"Clinical effect" is similar to "deleterious to other organisms in a given dosage" although now you are talking in two different contexts - one is the human context ("clinical effect") and the other a more generalised context ("is deleterious to other organisms"). I don't think there is anyone out there claiming that biological function is not crucial to the definition of "venom". Most venoms however (snakes aren't the only venomous creatures after all), are arguably what you refer to as "prey-specific venom". Consider the venom of the vast majority of venomous invertebrates - undeniably deadly to their small (usually also invertebrate) prey animals, but of little consequence (perhaps only producing mild clinical effects) to humans. Additionally, the human clinical effects of the average centipede sting (for example), whilst far from being deadly, are more than enough to deter the potentially predatory human from playing with chilopods again - qualifying the secretion as venom in this context for its active use in defence.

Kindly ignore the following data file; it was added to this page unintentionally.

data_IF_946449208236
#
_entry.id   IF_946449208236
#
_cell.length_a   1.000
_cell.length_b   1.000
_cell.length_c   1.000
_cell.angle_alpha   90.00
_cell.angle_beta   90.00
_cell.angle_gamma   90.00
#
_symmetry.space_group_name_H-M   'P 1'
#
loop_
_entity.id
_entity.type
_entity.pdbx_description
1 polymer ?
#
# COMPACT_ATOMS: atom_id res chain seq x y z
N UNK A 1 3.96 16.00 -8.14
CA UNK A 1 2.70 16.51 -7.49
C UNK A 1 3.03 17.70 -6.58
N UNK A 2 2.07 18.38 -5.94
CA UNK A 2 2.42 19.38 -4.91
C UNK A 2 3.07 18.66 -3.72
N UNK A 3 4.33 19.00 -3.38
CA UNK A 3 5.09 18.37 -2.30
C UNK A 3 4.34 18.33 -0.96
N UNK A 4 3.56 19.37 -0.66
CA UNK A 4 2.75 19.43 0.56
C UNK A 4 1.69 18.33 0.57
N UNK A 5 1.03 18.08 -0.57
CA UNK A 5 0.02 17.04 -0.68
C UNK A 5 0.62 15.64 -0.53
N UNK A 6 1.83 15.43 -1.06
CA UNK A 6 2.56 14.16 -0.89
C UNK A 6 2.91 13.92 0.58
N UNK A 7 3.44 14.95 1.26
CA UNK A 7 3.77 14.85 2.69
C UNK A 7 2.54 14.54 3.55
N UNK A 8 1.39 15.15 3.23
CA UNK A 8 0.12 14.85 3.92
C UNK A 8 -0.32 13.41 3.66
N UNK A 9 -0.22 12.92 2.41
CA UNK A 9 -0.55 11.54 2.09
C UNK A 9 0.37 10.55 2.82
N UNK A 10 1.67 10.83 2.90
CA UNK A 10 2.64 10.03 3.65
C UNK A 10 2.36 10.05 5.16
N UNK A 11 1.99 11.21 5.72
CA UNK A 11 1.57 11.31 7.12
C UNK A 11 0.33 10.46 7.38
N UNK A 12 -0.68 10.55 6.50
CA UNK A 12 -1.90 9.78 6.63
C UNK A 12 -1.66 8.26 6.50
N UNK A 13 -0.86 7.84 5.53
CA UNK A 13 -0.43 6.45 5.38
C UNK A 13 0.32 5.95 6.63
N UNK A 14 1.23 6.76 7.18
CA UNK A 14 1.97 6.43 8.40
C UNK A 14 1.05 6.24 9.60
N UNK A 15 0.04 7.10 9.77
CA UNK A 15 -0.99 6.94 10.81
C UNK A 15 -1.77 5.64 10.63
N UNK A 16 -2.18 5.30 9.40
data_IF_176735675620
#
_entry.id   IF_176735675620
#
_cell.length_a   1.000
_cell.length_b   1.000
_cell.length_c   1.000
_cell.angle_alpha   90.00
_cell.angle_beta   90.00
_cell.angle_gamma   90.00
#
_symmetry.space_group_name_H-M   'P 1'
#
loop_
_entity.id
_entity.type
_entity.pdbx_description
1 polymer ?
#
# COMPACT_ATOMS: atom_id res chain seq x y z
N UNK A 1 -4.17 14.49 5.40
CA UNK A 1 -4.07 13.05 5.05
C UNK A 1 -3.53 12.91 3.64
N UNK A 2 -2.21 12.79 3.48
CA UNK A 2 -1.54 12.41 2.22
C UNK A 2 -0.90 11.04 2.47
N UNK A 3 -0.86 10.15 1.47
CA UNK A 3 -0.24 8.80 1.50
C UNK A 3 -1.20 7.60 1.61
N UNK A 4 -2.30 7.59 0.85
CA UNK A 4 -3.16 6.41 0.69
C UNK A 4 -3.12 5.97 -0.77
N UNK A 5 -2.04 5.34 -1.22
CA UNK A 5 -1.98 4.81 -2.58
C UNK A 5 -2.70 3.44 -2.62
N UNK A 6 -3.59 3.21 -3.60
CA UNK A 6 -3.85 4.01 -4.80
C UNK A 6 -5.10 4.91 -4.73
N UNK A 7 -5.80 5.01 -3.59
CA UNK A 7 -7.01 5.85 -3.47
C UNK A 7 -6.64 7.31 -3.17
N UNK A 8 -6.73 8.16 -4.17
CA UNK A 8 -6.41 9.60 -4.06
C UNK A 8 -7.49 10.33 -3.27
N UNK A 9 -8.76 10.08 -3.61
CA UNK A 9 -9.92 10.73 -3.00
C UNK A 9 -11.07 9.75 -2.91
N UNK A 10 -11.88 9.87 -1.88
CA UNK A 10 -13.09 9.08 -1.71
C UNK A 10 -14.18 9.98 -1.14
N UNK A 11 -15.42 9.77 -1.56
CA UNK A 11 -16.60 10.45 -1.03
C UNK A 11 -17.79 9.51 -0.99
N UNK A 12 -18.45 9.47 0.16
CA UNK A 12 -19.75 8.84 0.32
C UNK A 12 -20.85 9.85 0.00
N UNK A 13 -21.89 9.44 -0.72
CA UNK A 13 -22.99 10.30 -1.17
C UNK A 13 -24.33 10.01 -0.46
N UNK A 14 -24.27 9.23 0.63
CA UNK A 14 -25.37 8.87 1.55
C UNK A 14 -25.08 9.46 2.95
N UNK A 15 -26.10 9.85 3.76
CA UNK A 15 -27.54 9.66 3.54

In some cases, actively delivered "toxic secretions" may not be deadly to the prey, but may merely have some physiological effect which makes the prey easier to overcome ("deleterious effects on other organisms") - this still qualifies the secretion as venom according to the definition you posted above.

I also want to make a point about homologous structures and homologous toxins. If the glands are homologous, and they're secreting the same toxins (or toxins from the same families), then why the resistance to the use of "venom"? Furthermore, at what point does it become "venom" and no longer "Duvernoy's secretion"? I've seen chicks die in only a few seconds from the bite of a boomslang, is a boomslang "venomous"? What about "colubrids" that have killed people, are they "venomous"?